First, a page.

“90% target language”; “You could have used the target language while you introduced that lesson.”; “Try not to use so much English in class”; “Make sure you are teaching towards authentic assessments”; “Yea, I took Spanish in high school, but I don’t remember anything!” These phrases and more from cooperating teachers, supervisors, and former Spanish students haunt my thoughts as I prepare every single lesson. This is my second year teaching Spanish at Dayton Christian High School and my daily struggle is how in the world can I incorporate all of these essential pieces of quality world language instruction in my very own classroom?
With a little bit of resentment that my student teaching supervisor gave me a B for student teaching because I didn’t speak enough Spanish, I set out to prove her wrong and make her proud. I entered my position like most first-year teachers; the students’ previous teachers didn’t really speak Spanish at all. They simply learned lots of vocabulary and did some grammar drills. I quickly gained rapport with my Spanish 2, 3 and 4 students that first year and they insisted that they liked me as a teacher and that they learned a lot of Spanish from me. However, I knew we were a long way away from 90% target language and language competency that they could use in the real world.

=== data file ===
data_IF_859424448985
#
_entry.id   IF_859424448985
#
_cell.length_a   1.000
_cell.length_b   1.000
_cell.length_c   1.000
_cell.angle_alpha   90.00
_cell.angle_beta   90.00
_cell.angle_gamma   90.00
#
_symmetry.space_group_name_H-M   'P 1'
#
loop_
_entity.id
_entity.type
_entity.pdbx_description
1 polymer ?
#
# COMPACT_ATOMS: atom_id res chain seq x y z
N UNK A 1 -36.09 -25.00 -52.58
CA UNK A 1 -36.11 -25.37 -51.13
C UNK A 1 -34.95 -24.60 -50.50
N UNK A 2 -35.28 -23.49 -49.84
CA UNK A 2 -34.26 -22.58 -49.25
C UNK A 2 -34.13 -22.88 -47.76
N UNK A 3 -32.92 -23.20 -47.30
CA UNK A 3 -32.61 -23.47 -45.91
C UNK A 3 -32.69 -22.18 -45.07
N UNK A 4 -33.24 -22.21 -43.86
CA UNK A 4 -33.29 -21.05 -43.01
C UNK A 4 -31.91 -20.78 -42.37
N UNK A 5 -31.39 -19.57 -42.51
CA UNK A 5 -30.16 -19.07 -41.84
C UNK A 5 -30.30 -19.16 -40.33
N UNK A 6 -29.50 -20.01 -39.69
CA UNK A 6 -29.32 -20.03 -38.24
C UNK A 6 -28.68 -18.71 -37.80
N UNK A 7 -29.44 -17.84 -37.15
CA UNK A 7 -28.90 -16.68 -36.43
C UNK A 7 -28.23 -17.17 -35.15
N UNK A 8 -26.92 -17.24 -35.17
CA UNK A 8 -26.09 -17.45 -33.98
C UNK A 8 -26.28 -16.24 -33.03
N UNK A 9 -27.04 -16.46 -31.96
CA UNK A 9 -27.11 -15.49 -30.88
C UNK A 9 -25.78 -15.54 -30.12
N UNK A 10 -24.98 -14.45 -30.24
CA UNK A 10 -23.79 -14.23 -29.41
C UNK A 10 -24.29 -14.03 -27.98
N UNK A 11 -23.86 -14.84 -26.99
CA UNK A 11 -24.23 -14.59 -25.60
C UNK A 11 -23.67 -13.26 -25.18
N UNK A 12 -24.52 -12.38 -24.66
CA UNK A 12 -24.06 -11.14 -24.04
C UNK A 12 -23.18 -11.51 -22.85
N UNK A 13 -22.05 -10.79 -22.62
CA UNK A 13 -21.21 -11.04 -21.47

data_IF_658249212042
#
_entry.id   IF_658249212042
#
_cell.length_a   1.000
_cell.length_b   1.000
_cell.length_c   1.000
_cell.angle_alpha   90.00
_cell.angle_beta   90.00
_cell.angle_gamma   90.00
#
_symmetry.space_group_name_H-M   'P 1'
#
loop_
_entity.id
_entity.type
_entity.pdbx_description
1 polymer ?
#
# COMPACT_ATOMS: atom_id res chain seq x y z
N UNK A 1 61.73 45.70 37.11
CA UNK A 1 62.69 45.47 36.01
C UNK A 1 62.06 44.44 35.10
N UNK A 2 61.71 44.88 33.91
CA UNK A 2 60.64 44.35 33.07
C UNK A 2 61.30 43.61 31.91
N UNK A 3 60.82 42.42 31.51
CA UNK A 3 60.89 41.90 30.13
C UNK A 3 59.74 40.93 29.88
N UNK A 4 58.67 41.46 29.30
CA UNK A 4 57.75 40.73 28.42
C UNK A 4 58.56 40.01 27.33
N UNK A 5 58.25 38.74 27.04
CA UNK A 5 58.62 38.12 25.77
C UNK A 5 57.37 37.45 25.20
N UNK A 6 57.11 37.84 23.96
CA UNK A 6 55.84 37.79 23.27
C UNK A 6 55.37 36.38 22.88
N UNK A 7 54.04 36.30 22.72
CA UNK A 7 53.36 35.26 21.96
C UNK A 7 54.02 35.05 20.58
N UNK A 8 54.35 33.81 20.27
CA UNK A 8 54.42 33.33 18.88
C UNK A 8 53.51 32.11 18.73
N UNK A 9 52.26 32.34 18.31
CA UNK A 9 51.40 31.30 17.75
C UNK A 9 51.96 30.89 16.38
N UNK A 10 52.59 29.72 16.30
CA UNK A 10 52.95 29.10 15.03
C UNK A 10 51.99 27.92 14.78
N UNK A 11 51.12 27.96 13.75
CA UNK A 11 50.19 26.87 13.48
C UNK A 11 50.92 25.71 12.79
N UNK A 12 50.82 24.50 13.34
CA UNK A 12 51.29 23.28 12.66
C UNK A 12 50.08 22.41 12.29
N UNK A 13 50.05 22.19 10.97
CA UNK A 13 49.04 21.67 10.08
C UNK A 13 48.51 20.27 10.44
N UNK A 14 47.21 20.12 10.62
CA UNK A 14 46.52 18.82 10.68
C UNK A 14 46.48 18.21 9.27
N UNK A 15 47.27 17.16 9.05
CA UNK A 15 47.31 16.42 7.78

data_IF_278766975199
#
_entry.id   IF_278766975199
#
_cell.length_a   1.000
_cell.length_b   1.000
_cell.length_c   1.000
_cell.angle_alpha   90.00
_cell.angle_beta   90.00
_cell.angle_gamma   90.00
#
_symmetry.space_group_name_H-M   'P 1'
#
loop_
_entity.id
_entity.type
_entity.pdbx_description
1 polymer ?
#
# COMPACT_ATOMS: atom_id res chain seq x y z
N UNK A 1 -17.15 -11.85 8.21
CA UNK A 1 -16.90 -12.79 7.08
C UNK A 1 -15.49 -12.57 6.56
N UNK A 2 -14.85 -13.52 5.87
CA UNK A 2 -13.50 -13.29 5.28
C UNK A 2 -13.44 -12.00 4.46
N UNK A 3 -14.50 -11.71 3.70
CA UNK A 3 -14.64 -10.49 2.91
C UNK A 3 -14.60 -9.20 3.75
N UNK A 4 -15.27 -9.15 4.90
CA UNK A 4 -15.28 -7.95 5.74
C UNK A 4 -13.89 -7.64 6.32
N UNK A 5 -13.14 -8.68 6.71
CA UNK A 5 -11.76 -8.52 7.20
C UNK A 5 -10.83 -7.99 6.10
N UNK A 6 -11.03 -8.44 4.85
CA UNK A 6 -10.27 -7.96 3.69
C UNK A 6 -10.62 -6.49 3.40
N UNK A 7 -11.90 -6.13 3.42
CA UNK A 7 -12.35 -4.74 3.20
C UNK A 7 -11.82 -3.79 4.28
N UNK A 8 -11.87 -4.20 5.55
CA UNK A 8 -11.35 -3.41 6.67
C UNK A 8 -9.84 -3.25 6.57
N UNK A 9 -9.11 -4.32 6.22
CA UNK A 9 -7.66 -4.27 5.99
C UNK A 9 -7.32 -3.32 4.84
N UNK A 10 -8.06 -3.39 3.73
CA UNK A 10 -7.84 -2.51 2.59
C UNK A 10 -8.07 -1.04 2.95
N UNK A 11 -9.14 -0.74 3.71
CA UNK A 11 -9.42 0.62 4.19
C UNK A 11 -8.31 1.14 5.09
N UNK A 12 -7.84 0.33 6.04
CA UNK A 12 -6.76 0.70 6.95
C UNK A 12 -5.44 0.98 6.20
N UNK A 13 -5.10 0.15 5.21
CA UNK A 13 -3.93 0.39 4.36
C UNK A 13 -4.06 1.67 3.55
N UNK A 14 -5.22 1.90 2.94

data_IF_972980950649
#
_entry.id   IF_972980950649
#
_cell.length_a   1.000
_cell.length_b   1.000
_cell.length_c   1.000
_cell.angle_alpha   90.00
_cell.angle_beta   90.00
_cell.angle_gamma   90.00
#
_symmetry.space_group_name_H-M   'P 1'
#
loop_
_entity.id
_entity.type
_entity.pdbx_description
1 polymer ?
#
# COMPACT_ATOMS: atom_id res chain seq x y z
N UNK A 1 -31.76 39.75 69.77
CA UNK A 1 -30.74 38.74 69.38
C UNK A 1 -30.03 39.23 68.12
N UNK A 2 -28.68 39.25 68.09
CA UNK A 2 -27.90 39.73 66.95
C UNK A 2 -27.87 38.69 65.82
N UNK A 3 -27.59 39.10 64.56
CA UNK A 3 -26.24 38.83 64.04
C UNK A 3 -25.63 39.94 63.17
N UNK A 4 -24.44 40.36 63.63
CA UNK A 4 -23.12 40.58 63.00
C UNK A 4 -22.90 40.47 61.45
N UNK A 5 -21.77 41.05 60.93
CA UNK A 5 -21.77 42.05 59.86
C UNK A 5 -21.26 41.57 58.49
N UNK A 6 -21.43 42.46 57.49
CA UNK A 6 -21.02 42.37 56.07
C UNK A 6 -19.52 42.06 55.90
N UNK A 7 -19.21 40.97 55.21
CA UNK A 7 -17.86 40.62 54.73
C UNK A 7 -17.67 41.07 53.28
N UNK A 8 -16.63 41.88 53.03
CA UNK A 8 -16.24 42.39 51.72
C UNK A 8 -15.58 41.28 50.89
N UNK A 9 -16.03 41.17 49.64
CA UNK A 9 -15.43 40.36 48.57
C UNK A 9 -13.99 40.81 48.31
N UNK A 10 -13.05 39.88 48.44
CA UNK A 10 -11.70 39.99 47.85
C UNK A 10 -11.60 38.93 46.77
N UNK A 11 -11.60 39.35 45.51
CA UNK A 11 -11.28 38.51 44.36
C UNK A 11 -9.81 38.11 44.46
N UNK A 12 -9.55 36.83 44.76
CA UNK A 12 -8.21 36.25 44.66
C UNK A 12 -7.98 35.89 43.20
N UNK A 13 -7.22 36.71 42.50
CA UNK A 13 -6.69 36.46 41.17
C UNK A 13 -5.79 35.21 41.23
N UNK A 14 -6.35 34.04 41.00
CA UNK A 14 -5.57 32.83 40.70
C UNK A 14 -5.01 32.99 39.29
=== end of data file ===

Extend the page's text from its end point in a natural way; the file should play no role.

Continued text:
This year I was blessed to receive a beginning teacher scholarship to attend the OFLA hosted, Central States Conference. I decided to go all in and take both Thursday and Friday off of work to get the most out of the conference. I even registered for the LinguaFolio workshop. I attended sessions on maintaining the target language, authentic assessment and circumlocution. I learned the true need for setting objectives for the students that they want to achieve and giving them time to process and reflect on their progress towards those objectives from the Linguafolio workshop. I’ve begun using the “I can” statements to write rubrics for the students and on their last writing assignment was leaps and bounds better than their last piece of writing.